Location: Insect Behavior and Biocontrol Research2012 Annual Report
1a. Objectives (from AD-416):
The broad objective of this project is to improve survey and control tactics for Cactoblastis cactorum (Lepidoptera: Pyralidae), an invasive cactus-feeding moth that has rapidly expanded its geographical range along both the Atlantic and Gulf of Mexico coasts, invaded the Yucatan Peninsula, Mexico, and threatens the Opuntia-based agriculture and ecosystems in the southwestern USA and Mexico. Specific objectives of this project are: 1) to optimize trap efficiency and the pheromone lure; 2) to improve implementation of the Sterile Insect Technique (SIT); 3) to develop knowledge of additional control tactics that can be integrated into the containment of this pest at the leading edge of its geographical range; and 4) the eradication of this pest at point infestations that may occur beyond the leading edge.
1b. Approach (from AD-416):
The research and development approach will include: (1) conduct field studies to characterize factors affecting trap efficiency and to develop methods for trap calibration, (2) conduct laboratory and field trials to identify and evaluate additional sex pheromone components and pheromone blends for use as a trap lure, (3) conduct mark-release-recapture trials to evaluate the influence of storage and transportation protocols, release methodology, and release frequency on the competitiveness and dispersal ability of sterile moths, (4) evaluate the performance of filter colony and mass rearing protocols for improved sterile insect production, and (5) complete life table studies on C. cactorum and its natural enemies to identify mortality factors limiting population growth and to identify differences between the native and adventive ranges of the pest, & (6) make collections and establish colonies of native NA cactus-feeding Lepidoptera for use in host specificity tests of exotic natural enemies.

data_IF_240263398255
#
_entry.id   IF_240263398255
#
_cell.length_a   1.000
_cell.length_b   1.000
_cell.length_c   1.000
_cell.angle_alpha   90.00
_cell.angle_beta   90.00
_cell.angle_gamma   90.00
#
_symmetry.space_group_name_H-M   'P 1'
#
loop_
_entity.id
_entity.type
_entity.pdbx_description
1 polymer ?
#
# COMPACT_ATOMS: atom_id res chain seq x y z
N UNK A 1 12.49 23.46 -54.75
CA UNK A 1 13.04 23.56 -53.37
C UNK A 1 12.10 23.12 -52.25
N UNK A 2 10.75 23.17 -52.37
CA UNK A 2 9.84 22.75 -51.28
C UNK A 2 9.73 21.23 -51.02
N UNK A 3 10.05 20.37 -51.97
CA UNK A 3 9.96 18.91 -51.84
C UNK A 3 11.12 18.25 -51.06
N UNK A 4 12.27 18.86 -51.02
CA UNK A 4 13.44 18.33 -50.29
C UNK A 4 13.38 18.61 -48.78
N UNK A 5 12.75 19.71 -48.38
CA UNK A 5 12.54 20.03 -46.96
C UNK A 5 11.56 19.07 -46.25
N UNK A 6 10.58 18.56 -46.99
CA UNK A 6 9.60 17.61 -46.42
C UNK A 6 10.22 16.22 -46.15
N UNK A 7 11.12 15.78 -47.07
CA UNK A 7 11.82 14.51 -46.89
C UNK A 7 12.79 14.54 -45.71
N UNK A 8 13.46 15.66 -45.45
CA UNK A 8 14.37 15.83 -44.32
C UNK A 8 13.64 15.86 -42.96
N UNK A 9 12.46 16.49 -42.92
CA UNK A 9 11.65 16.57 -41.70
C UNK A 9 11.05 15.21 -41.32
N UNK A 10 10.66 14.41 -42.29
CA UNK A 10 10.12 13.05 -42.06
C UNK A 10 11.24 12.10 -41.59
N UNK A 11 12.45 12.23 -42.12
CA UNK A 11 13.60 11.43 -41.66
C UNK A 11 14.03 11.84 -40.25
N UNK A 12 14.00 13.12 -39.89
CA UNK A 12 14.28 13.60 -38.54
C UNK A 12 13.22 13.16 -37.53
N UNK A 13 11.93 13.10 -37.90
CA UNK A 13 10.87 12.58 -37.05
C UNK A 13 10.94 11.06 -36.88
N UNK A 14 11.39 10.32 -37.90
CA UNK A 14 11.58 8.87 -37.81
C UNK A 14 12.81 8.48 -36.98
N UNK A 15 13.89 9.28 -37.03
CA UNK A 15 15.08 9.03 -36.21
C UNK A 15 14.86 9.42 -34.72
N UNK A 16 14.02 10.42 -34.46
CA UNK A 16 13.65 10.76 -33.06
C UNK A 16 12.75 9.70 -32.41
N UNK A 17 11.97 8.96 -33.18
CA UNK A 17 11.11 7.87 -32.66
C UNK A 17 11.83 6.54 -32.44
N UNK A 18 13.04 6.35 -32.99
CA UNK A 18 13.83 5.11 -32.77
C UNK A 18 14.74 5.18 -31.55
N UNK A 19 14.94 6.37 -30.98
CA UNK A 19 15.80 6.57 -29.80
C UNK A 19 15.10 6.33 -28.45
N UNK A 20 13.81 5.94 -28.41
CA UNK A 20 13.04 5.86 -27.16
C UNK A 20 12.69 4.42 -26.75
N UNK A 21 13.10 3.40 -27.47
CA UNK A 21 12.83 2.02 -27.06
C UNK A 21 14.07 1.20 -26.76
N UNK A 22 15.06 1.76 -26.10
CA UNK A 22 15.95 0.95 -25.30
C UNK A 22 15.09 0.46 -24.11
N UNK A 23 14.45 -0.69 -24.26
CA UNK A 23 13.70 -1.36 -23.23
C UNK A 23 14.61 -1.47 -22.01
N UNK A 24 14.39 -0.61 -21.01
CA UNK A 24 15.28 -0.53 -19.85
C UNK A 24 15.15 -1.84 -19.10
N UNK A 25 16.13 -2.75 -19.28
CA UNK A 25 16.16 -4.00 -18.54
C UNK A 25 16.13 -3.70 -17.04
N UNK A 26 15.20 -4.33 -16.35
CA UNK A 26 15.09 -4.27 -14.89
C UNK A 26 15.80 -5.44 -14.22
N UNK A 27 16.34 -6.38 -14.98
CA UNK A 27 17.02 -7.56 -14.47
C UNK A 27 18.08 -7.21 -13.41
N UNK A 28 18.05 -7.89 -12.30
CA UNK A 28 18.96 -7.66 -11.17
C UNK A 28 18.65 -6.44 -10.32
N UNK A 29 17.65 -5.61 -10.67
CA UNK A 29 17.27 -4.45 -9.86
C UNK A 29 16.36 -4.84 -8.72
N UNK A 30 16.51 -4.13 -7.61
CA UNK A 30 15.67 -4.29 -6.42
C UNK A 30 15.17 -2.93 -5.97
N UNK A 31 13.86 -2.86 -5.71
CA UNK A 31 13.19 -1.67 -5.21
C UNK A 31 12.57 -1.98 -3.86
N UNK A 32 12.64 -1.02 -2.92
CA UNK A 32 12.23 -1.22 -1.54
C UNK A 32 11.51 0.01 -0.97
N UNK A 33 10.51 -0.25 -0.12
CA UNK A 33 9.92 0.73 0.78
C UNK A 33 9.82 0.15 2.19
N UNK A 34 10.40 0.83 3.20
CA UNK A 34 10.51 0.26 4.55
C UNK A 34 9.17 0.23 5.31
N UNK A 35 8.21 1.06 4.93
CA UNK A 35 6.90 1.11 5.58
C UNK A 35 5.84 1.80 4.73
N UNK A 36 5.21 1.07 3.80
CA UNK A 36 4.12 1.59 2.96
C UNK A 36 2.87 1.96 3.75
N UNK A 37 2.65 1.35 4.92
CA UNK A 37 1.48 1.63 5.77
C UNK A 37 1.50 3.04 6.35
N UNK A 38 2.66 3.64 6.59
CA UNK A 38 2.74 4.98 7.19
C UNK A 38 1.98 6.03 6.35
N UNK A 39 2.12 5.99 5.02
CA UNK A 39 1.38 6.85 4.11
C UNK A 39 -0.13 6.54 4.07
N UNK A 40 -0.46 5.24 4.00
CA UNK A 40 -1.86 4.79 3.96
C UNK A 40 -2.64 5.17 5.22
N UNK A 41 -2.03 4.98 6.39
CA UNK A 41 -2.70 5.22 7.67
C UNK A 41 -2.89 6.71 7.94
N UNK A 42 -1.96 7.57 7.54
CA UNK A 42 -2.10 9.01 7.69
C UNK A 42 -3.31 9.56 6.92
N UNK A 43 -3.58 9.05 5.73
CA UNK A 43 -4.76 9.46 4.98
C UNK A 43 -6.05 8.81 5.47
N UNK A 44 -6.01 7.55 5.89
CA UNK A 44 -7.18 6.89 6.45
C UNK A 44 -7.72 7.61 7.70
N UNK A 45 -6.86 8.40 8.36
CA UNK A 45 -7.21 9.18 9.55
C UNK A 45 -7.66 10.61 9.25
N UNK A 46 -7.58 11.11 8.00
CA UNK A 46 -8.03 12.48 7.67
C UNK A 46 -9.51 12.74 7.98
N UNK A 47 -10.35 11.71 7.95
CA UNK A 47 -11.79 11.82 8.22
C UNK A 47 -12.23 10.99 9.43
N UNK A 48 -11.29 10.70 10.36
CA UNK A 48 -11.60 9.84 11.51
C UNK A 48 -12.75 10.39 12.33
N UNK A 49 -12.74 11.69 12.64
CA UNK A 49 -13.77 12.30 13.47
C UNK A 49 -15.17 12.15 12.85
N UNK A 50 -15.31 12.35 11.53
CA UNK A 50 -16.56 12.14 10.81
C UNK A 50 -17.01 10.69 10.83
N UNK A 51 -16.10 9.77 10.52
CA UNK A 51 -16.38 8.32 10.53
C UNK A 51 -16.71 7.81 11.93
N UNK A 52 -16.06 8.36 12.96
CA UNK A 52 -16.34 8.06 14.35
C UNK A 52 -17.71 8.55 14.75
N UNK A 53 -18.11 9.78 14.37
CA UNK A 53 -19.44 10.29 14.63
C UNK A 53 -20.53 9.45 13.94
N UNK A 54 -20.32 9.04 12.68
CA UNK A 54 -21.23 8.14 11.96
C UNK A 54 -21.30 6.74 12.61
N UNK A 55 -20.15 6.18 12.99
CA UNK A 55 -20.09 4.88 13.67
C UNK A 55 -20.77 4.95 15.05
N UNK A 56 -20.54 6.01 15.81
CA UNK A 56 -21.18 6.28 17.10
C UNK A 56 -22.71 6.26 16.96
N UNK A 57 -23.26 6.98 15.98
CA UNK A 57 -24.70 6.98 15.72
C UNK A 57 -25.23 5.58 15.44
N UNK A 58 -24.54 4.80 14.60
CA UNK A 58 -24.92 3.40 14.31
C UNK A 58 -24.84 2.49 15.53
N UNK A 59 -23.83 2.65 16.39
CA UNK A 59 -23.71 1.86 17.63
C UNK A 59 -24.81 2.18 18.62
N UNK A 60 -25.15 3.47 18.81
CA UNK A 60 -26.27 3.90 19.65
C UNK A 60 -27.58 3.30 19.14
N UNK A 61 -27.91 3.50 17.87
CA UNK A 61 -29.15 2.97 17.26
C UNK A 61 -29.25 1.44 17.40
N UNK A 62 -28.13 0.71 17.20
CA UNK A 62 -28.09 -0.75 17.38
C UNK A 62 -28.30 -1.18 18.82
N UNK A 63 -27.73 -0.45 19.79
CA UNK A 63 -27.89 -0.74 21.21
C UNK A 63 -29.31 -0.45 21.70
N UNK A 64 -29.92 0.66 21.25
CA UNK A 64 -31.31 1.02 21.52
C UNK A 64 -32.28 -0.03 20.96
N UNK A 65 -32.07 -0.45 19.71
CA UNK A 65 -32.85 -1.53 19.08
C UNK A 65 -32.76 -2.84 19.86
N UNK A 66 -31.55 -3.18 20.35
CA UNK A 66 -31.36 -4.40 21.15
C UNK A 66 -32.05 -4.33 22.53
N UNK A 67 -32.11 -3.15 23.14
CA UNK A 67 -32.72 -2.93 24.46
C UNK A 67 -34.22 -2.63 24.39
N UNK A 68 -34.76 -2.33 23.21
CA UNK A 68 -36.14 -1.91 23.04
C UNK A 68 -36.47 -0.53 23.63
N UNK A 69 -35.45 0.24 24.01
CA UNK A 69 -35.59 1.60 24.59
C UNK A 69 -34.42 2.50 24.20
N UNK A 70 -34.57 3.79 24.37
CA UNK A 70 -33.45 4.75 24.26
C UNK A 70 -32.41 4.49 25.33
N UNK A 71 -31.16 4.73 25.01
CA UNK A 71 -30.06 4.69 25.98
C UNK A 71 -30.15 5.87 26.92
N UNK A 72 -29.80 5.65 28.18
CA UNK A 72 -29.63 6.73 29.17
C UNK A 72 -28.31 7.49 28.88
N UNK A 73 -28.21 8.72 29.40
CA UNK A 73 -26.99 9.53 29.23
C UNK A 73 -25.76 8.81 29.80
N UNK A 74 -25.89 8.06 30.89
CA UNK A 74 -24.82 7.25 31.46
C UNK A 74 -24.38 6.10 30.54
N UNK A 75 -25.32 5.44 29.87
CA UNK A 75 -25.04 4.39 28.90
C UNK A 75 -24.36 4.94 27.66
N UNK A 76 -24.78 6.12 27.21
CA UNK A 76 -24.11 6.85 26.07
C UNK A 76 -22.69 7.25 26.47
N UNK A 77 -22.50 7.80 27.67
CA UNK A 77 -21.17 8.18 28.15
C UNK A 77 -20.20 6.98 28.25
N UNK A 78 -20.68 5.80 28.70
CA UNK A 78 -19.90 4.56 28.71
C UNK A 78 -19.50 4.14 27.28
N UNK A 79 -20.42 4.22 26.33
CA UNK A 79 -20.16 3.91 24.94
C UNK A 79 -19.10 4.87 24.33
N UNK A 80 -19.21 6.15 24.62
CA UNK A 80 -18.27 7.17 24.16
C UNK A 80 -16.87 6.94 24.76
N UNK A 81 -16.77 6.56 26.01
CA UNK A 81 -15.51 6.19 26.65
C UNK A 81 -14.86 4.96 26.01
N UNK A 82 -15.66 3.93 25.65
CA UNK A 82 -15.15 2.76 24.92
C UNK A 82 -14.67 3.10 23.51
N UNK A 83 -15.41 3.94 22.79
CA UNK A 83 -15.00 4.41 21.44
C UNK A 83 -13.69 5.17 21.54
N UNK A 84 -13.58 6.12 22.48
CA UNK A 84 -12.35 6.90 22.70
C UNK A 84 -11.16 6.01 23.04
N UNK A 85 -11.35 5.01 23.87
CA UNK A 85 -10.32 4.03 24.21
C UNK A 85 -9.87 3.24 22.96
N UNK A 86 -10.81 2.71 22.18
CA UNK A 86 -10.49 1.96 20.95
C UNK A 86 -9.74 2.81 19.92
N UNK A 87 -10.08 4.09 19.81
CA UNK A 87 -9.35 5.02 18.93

3. Progress Report:
Research in this report relates to parent project Objective 3: “Develop and refine control strategies for invasive species infesting non-traditional agricultural settings, in particular the Argentine cactus moth and Chinese tallow.” This research is a continuation of ongoing collaboration in which ARS-Tallahassee has provided critical research and technology transfer to the USA-Mexico Binational Abatement Program Against the Invasive Cactus Moth Pest. The moth, native to Argentina, was found in Florida in 1989. Caterpillars of this moth only eat prickly pear cactus and threaten the cactus-based agriculture and ecosystems in the southwestern USA and Mexico. Specific research of this project is targeted to optimize trap efficiency and the pheromone lure, improve success of the Sterile Insect Technique (SIT), and develop knowledge of additional control tactics against this pest. The invasive Argentine cactus moth continues to spread in the southern U.S. attacking and destroying prickly pear cactus. Working with collaborators in Argentina, a parasitic wasp is being evaluated as a biological control agent. Preliminary research has identified this wasp to be new to science and potentially host specific to the pest cactus moth species. If continued research proves the wasp to be a safe biological control agent, it will represent a self-perpetuating control option and practical approach to protecting the vast native prickly pear cactus in the desert Southwest and Mexico against an established population of invasive cactus moth. Activities performed on this project were monitored throughout the year. Information was sent to APHIS as part of their annual reports. Phone calls and emails were transmitted between ARS, APHIS, and international scientists several times a month. Several face-to-face discussions were held with ARS, APHIS, or other collaborating scientists at planning sessions, workshops, and meetings (domestic and international). These interactions with various scientists served to monitor activities and insure progress in this project.